Top nine countries fighting malnutrition

Malnutrition is a problem in Ayacucho, Peru. Luis Galindo was malnourished until his family received chickens and nutrition training from World Vision.
©2010 Ester Luis/World Vision

From World Vision, by James Addis:

The Nutrition Barometer launched recently by World Vision and Save the Children shows that only a quarter of countries with the highest levels of child malnutrition are adopting the best policies to combat the problem.

Save the Children CEO Jasmine Whitbread and World Vision International CEO Kevin Jenkins launched the barometer and associated report at the United Nations General Assembly in New York, shortly before world leaders met to discuss strategies to improve global nutrition.

The barometer uses a variety of indicators to measure the political, legal, and financial commitments of 36 developing countries to assess how well they are tackling the issue of malnutrition.

The 36 countries are home to 90 percent of the world’s malnourished children.

Countries demonstrating the strongest commitment to combat child malnutrition are:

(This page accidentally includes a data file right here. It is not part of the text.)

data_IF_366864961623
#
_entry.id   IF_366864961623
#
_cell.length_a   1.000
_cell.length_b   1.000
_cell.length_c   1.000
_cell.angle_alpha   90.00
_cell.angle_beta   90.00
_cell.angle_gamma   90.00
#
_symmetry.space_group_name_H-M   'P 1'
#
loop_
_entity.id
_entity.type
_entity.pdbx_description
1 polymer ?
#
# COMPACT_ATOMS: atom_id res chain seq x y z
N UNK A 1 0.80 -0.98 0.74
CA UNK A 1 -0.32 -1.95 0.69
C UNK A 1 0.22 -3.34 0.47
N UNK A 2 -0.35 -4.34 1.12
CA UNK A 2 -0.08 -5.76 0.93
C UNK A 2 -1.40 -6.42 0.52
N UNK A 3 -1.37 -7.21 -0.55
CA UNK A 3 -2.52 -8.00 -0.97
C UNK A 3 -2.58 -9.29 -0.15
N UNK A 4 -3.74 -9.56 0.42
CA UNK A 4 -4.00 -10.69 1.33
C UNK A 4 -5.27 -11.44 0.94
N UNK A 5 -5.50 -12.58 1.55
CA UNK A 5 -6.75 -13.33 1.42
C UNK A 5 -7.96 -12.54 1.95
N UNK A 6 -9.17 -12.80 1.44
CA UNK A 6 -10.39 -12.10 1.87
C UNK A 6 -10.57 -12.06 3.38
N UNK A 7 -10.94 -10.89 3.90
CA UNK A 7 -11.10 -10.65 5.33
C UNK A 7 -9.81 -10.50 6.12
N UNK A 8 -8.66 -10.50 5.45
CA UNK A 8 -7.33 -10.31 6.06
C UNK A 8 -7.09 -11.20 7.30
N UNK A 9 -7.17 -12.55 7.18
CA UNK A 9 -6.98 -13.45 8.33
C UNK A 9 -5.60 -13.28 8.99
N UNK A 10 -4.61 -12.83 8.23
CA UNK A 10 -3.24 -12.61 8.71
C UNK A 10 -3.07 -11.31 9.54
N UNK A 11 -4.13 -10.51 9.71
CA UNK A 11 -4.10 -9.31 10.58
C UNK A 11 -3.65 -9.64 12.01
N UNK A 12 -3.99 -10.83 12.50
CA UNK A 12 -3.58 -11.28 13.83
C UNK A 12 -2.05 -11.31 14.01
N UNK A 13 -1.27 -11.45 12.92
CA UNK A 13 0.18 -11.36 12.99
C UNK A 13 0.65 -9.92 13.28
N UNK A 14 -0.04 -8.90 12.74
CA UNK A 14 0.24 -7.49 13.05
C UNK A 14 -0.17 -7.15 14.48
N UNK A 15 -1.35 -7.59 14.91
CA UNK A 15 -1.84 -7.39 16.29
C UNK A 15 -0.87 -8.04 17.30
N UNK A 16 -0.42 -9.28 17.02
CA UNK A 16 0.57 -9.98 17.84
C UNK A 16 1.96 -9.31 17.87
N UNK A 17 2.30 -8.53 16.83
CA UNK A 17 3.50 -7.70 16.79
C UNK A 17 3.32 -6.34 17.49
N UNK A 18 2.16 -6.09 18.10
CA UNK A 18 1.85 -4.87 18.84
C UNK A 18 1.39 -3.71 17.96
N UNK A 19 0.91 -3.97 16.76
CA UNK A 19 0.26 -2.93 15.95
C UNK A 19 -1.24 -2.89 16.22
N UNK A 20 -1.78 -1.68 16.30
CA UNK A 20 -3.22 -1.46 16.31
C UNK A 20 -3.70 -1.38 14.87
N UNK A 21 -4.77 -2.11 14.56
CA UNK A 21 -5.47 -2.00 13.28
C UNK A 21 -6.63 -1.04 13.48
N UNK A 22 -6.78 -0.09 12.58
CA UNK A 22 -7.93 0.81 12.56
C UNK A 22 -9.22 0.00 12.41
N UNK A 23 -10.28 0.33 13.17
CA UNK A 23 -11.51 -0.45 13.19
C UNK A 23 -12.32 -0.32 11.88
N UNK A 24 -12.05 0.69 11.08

• Ethiopia*
• Guatemala*
• Malawi*
• Peru*
• Tanzania*
• Burkina Faso
• Burundi*
• Madagascar
• Nepal*

Countries with the weakest commitment to ending child malnutrition are:

• Angola*
• Cameroon
• Democratic Republic of the Congo*
• Côte d’Ivoire
• India*
• Myanmar*
• Philippines*
• Sudan*
• Yemen

(*Indicates where World Vision is working to end poverty.)

The report accompanying the barometer says 2012 has been a critical year for action on nutrition, including a historic summit to tackle the issue ahead of the closing ceremony of the London Olympics.

The summit set out measures that could reduce the number of stunted children by 25 million before the 2016 Olympic Games.

To read the full Nutrition Barometer report, click here.

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